No. 6 North Carolina At No. 3 Duke
There's a lot on the line in Durham on Saturday night. Bragging rights, for one. The 2012 ACC regular-season title, for another. Ownership of just one more data point in a storied history of back-and-forth acrimony, for a third. The intensity, the anguish, the joy, the victory, the defeat; great rivalries bring all this stuff to the fore, and few pairings in any sport anywhere can match this.
The stakes are specific to the teams, too. For UNC -- particularly for Tyler Zeller, Kendall Marshall, and Harrison Barnes, all of whom contributed to the now-legendary Feb. 8 meltdown -- redemption is on the line. The Tar Heels have lived in their post-disaster reality for nearly a month now, and they'll be driven to wipe the slate clean.
And then there's Duke. The Blue Devils prevailed in the first meeting on Austin Rivers' clutch last-second 3-pointer. On its face, that victory should have given the Blue Devils the perceptive advantage in this rivalry, the ability to say they'd been underrated and overlooked, the chops to enter Saturday night's battle confident, collected, with very little to prove.
Instead, Duke has spent the past month hearing the multitudinous reasons why the Feb. 8 win was a fluke. UNC was better for 37 minutes, especially in the second half. Duke won because the Tar Heels melted down, because Marshall committed uncharacteristic turnovers, because Zeller missed free throws and, fluke of all flukes, even tipped in a Blue Devils shot. (That led to a near-instant Zeller meme. You know the one.)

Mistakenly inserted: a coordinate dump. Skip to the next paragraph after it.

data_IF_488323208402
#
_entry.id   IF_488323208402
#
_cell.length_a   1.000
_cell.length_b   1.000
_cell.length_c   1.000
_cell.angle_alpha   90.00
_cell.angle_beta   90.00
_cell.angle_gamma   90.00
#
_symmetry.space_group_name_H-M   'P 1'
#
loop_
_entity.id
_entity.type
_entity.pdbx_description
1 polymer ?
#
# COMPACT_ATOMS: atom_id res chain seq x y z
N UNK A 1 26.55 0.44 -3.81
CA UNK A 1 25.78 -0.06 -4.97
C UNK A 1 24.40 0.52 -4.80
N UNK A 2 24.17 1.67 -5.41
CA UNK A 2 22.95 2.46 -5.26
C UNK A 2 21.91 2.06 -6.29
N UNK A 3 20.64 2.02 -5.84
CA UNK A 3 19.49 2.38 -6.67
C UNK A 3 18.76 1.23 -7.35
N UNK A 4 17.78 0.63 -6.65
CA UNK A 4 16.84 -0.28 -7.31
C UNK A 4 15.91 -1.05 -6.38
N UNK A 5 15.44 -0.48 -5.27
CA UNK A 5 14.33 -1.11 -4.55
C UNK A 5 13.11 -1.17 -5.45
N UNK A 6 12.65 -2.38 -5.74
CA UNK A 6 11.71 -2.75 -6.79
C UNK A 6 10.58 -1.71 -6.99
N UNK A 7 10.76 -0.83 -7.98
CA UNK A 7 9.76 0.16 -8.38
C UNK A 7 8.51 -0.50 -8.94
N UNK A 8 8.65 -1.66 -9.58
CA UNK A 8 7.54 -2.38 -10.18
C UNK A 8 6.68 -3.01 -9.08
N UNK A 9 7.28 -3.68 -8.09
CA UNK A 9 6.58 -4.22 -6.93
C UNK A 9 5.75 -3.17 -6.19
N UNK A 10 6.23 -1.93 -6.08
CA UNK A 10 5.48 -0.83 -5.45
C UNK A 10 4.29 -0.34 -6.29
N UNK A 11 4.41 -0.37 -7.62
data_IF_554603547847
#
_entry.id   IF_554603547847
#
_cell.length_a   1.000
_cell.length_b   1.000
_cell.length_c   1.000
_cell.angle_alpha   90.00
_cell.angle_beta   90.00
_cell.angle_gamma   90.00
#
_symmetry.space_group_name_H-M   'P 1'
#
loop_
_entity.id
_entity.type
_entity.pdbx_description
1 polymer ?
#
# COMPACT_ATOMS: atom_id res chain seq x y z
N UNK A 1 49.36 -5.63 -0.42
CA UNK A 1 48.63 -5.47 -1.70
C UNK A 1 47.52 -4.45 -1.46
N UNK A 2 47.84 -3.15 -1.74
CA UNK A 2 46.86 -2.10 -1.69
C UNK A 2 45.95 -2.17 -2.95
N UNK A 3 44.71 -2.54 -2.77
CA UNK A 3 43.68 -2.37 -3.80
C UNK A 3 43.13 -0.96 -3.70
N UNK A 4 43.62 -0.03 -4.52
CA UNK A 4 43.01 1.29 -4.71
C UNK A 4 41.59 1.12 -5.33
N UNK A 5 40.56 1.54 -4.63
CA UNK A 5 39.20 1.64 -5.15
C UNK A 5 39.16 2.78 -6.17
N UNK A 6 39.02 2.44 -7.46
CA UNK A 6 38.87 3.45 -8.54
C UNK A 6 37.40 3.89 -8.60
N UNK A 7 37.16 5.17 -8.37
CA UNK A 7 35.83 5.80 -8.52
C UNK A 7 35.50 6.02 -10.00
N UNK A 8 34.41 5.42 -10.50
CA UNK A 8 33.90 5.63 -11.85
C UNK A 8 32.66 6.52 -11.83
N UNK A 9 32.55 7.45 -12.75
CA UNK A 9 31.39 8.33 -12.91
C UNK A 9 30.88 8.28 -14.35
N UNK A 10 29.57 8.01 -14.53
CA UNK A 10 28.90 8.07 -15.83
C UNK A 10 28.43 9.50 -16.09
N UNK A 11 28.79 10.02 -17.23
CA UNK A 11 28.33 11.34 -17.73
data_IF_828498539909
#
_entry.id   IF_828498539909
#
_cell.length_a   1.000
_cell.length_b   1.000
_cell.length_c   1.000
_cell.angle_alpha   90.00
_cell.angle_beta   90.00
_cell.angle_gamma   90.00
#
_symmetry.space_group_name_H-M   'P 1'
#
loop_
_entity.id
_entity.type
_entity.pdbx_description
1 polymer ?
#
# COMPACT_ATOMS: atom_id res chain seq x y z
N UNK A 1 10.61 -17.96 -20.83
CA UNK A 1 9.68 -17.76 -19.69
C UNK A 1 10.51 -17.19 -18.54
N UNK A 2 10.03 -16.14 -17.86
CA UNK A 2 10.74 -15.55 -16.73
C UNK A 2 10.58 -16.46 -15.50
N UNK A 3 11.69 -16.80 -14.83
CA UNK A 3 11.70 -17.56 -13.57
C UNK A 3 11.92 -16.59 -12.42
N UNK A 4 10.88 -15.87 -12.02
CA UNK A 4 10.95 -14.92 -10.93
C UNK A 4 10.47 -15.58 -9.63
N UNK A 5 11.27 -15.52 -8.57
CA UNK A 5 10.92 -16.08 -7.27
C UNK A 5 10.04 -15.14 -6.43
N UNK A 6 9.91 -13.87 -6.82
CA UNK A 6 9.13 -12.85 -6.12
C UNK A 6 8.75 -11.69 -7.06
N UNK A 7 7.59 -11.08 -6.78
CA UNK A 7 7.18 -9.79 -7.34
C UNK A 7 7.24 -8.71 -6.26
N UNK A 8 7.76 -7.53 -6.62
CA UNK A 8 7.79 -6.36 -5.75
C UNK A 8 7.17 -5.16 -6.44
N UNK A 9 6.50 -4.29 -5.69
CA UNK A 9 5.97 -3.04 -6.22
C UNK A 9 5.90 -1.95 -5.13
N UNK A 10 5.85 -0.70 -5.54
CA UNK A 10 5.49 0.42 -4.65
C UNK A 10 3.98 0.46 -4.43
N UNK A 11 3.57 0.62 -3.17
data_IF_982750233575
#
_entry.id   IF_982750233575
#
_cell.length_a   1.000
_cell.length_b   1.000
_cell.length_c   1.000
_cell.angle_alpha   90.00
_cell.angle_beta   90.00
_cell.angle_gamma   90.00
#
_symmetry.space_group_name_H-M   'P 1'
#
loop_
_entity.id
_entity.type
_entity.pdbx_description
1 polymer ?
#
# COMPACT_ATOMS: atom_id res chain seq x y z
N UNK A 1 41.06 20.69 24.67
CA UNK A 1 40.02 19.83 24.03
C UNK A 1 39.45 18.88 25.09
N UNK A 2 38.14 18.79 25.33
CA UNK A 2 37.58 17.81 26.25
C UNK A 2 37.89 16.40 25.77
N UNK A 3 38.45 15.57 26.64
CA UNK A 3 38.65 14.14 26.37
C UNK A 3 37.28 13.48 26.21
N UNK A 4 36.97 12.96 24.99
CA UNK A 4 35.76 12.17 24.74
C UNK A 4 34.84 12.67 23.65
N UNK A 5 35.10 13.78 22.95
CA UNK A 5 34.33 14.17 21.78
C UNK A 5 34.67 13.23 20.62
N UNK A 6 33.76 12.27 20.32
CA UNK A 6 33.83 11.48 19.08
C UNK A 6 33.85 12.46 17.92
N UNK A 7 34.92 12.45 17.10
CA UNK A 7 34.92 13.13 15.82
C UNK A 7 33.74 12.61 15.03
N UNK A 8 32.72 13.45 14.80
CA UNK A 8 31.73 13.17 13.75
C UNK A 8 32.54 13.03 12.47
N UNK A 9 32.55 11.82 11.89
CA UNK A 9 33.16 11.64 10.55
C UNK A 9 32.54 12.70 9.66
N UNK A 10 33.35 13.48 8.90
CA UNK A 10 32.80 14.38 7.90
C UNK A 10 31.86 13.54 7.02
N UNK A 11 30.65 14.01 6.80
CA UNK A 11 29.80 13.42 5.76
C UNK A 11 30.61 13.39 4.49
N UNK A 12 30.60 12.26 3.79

Plenty of those reasons are valid. UNC was better for most of the 37 minutes that preceded its late collapse, especially the first 17 minutes of the second half. After the game, Coach K readily copped to the idea that -- despite how proud he was of his team for staying together and fighting back and making the big, late plays -- he still thought UNC was the best team in the ACC. At the time, he was right.
UNC was more complete, more athletic, with much better rebounding and defense. The Blue Devils could score in insane bunches, as they'd been doing all season, but they were noticeably and uncharacteristically lacking in other key areas of the game. Case in point: They gave up 1.18 points per trip to the Tar Heels in the first game. They won, of course, but the knocks were obvious and valid. Besides a great offense and an insane final few minutes, what did this Duke team -- which had lost home games to Florida State and Miami in the weeks that preceded it -- really have?
And so, despite the one-game advantage in this 2012 series -- not to mention the seeming psychological edge afforded by that kind of win -- Duke has plenty to prove Saturday night. Since Feb. 8, Duke hasn't allowed more than 1.03 points per trip in any game, and that figure came in an offensively brilliant performance at Florida State. Is that real improvement? The product of mediocre ACC foes? Somewhere in between? Duke's efficiency margin in conference is hardly eye-popping. If there are still doubts about this Blue Devils team, are they well-founded?
Beyond the rivalry, beyond the bragging rights, beyond the ACC title, this is what Duke will put on the line in Cameron Indoor Stadium on Saturday night. As we transition from regular-season basketball to the glories of the NCAA tournament, let's see how fluky Feb. 8 really was.